Institute for War and Peace Reporting | Giving Voice, Driving Change

IMU Offensive Fears

Central Asian governments are preparing themselves for a new round of Islamic rebel hostilities
By Gregory Gleason

For months now, Central Asia has been bracing itself for a spring offensive by Islamic Movement of Uzbekistan, IMU.


The region's mass media have broadcast repeated warnings of the imminent return of the insurgents


The IMU's territorial objective is the Fergana valley - which straddles Tajikistan, Kyrgystan and Uzbekistan.


Back in January, Kyrgyz Interior Minister Tashtemir Aitbayev warned the rebels were using the winter months to store food and ammunition in preparation for a military campaign.


Then, in February, at a Bishkek meeting of security officials from Russia, China, Kazakstan, Kyrgyzstan and Tajikistan, Kyrgyz General Askar Mameev declared the feared IMU offensive could be on a bigger scale than its actions in 1999 and 2000.


General Mameev has estimated the number of IMU militants in Tajikistan as being between 1,500 and 2,000, many of whom winter in camps in the mountainous east of Tajikistan.


Despite Dushanbe's widely publicised efforts to root out and punish the terrorists, there are those who doubt the Tajik coalition government is of one mind on the militants.


There are even suggestions that Dushanbe has not done everything it could to curtail the rebels' activities.


Some observers have suggested that certain Tajik government officials sympathetic to the militants' desire for political representation may be secretly aiding them.


If the Tajik government is only half-heartedly attempting to clampdown on the fundamentalists, this could back up an opinion shared by some observers that extreme militants are actually useful to the government here. Not that Tajikistan is alone in this.


Terrorism and insurgency in Central Asia hand a trump card to governments in the region who are constantly in search of scapegoats for their sluggish economies and poor human rights and governance records.


Now that the Islamic militants have been designated international terrorists, governments feel free to redouble their efforts to neutralise inconvenient domestic opposition while they counter their real enemies.


Unfortunately, in Central Asia the first casualty of counter-insurgency is likely to be democracy.


Counter-insurgency also undermines inter-state relations as the IMU concentrates its attacks in the Fergana valley.


The ramshackle border delineation of the Fergana valley sets it at the heart of disputes between Kyrgyzstan,Uzbekistan and Tajikistan, each of which wants control over this highly fertile region.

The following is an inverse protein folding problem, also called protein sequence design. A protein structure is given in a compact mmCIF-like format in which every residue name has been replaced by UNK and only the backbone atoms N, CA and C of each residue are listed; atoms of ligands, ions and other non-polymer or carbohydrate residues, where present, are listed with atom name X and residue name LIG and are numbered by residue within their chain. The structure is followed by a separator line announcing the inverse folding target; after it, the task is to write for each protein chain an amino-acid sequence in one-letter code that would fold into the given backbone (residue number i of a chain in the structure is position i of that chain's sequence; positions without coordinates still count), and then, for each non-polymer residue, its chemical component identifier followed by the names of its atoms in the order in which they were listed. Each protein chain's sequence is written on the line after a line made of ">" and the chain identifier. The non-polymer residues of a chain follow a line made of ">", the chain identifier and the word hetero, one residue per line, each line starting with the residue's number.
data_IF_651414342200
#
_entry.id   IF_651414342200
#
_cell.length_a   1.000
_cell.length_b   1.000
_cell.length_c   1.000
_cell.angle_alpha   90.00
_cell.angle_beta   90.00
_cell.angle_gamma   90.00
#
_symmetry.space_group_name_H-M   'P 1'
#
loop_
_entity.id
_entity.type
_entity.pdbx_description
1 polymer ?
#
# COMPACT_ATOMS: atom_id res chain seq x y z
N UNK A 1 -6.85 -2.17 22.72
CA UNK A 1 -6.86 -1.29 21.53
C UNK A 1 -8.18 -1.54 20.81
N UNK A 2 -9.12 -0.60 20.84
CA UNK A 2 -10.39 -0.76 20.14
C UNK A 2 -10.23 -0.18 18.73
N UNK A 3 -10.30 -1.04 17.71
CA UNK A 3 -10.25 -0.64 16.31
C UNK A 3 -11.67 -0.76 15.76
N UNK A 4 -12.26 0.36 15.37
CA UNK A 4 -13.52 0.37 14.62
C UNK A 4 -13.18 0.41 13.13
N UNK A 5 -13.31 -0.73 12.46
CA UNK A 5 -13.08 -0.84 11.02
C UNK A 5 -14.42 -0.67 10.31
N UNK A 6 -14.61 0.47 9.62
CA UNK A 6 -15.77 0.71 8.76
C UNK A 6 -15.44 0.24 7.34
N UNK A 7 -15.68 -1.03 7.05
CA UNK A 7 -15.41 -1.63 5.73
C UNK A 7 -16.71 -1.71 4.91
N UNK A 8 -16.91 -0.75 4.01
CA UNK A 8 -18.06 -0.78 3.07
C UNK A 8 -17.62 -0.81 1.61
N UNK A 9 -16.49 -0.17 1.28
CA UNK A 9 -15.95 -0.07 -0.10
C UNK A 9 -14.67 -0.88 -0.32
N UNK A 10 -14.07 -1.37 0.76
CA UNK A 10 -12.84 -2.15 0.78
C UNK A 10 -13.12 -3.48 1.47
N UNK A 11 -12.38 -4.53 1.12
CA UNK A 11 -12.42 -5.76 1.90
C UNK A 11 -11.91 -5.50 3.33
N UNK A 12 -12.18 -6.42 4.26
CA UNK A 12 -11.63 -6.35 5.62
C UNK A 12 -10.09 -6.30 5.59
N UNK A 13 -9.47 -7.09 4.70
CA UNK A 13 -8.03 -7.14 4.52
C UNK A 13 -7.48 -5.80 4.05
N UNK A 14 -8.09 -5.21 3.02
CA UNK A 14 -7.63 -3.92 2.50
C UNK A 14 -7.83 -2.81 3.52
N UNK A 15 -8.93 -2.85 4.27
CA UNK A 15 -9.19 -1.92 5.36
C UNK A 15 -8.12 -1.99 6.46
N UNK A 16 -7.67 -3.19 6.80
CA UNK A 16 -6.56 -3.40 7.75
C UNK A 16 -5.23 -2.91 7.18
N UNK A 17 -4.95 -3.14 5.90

At present, Uzbekistan controls the Fergana's central lowlands, Kyrgyzstan its upper reaches and Tajikistan its Western access point.


The valley's infrastructure for transportation, energy, water management and commerce requires close inter-state cooperation. But in recent years the countries have found this increasingly difficult as they pursued separate economic development strategies.


Uzbekistan has long been dissatisfied with the ill-defined and unworkable borders within the Fergana valley. Their negotiators have pushed hard bargains with their less resourceful Kyrgyz counterparts in the recent boundary talks.


Should military conflict arise again in the Fergana valley, the ill-defined borders may not be able to contain Uzbekistan's anti-terrorist campaign - although Tashkent officials scoff at the suggestion that they have any significant territorial ambitions on Kyrgyzstan.


While the IMU threat is proving divisive is some areas, the wave of terrorist attacks, which began in 1998, has also helped diplomatically bind the Central Asians states against the common enemy.


The threat came to the fore with the anti-government uprising in Tajikistan in November 1998. This was followed three months later by the Tashkent bombings. Kyrgystan was then drawn into the crisis after a series of hostage-taking incidents in 1999 and 2000.


To cap it all, in September 2000, an irregular military force pushed into southern Uzbekistan, some of the rebels even managed to advance to within 100 kilometers of the Uzbek capital.


In the wake of these events, the Central Asian countries appear to have adopted a new level of cooperativeness. The passing year has witnessed a series of high-level meetings and agreements on joint security measures.


Under the auspices of the "Shanghai Forum", Russia, China, Kazakstan, Kyrgyzstan and Tajikistan have made common cause in countering terrorism and religious extremism.


Another sign of the quickening cooperation is the planned establishment of an Organization for Security and Cooperation in Asia (OSCA).


It is well to remember that whether there is an IMU spring offensive or not, the events may not follow the script that is being repeated in the Central Asian mass media. Deception, which is a key tactic of guerilla groups, is also sometimes an important element in inter-state diplomacy.


Gregory Gleason is an analyst of Central Asian affairs. He teaches international politics at the University of New Mexico.